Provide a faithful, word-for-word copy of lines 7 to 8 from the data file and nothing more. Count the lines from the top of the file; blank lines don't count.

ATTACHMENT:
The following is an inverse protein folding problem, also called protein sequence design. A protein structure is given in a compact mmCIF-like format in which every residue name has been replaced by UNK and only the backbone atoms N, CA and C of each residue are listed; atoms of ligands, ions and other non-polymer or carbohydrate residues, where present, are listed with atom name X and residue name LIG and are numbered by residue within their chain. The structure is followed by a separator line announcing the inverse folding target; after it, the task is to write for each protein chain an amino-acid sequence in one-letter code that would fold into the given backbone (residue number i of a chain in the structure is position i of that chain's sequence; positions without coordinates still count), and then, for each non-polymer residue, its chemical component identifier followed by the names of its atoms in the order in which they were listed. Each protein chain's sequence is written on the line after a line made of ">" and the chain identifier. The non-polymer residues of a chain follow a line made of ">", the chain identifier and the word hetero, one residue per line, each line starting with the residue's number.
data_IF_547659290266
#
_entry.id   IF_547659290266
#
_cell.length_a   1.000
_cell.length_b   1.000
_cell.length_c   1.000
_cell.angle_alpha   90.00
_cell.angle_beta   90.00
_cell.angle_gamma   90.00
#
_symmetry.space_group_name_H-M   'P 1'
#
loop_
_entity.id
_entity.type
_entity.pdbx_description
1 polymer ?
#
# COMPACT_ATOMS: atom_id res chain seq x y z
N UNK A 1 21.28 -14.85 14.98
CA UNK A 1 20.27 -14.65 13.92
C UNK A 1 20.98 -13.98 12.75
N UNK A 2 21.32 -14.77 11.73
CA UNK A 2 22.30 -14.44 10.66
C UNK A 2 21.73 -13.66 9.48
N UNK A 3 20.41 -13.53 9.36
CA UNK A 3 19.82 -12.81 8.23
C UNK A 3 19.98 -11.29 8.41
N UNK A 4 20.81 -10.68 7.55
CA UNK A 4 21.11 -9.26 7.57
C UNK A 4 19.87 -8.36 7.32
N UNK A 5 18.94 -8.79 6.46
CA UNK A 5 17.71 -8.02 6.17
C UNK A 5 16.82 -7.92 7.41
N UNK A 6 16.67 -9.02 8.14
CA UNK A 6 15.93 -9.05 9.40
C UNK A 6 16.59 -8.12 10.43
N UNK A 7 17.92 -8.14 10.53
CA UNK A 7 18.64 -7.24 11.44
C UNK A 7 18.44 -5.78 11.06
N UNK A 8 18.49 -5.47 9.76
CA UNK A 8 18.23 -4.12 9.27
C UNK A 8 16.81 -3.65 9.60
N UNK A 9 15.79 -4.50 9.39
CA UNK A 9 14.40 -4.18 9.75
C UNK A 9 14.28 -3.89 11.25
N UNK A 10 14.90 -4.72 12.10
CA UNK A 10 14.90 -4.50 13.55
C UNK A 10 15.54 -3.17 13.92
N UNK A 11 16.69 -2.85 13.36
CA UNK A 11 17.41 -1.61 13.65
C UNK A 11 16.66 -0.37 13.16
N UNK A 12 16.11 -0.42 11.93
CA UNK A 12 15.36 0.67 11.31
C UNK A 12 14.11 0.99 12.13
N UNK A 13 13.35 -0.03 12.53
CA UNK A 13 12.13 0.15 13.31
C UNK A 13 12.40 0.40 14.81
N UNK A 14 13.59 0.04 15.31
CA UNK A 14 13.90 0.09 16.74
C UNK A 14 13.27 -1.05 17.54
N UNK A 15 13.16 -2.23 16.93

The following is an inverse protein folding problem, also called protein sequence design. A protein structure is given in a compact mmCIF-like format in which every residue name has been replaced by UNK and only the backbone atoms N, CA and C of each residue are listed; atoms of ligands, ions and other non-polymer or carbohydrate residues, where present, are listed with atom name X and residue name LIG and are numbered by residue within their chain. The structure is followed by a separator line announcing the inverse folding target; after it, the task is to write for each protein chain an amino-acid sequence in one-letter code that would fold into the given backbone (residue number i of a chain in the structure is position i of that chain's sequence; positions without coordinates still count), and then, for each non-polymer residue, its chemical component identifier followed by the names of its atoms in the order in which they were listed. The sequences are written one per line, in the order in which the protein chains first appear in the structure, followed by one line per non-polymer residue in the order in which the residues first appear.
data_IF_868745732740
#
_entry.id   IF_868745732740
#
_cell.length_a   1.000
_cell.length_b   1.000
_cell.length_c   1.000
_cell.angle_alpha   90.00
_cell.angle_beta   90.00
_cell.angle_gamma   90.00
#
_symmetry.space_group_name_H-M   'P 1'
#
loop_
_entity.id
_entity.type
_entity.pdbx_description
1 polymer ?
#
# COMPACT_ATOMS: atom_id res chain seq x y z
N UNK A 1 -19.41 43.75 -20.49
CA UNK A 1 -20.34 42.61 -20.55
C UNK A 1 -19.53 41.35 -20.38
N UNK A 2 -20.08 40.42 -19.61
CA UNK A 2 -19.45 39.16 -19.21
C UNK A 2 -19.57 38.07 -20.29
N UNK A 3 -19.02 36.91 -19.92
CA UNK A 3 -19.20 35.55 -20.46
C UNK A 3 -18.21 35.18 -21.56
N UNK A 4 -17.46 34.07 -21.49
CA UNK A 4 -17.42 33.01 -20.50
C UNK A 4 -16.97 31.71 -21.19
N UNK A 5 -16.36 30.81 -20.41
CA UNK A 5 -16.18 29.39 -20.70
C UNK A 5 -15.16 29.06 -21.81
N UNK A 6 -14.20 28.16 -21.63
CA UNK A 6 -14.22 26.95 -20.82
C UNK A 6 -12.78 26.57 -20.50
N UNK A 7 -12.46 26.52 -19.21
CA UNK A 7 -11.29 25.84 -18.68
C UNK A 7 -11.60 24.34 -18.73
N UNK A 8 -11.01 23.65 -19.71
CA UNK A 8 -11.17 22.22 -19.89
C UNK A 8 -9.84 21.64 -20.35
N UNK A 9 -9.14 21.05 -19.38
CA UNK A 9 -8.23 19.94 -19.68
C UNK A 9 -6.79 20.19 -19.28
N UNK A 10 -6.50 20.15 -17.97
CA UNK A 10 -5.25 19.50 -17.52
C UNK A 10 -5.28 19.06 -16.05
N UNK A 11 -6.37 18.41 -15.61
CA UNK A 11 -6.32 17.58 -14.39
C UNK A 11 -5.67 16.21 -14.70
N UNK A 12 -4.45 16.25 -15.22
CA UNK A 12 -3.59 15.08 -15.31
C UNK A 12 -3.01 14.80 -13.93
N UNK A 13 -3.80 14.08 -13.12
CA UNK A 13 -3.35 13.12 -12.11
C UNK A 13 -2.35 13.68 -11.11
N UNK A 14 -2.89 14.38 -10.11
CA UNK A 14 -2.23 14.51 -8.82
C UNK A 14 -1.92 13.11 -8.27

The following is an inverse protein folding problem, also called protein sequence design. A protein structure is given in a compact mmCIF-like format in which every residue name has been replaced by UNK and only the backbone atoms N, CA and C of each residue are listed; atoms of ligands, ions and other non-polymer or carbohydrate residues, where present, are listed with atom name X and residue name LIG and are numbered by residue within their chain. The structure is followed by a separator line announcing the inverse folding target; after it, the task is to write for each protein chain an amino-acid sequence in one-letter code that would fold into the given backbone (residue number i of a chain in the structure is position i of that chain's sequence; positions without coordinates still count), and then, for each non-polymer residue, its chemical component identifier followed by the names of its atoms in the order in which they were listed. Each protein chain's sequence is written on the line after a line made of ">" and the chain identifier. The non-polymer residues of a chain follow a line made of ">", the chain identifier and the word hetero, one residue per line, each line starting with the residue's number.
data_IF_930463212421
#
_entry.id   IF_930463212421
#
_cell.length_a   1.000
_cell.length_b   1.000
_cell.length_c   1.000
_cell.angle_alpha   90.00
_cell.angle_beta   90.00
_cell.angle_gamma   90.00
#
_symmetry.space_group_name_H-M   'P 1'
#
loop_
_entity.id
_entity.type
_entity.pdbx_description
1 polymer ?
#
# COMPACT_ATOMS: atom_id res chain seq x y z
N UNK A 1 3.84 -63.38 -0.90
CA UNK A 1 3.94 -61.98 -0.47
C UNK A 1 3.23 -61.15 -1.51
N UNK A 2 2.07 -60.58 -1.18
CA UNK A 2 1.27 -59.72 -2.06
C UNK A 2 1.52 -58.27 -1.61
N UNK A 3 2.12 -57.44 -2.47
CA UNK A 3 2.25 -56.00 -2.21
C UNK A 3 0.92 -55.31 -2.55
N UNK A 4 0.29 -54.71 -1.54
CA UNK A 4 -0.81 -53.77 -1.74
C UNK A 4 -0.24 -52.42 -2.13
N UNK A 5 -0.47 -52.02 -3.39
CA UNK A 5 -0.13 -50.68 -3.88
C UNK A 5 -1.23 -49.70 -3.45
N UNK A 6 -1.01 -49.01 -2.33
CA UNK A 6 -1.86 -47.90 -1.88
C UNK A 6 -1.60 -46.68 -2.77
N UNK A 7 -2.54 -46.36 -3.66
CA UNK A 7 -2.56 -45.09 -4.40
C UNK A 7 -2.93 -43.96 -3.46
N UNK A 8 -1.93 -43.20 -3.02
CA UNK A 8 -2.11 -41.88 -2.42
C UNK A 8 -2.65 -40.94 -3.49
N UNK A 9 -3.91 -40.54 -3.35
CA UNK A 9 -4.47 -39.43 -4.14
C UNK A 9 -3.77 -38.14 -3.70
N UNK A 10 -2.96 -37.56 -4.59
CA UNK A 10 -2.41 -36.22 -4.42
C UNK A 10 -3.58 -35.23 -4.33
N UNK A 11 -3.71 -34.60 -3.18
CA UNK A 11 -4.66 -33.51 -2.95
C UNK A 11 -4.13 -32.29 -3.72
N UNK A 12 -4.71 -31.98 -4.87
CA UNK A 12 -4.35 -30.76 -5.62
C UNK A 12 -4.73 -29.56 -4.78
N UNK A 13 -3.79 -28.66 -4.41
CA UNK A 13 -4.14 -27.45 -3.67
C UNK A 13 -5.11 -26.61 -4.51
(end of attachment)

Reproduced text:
_cell.length_b   1.000
_cell.length_c   1.000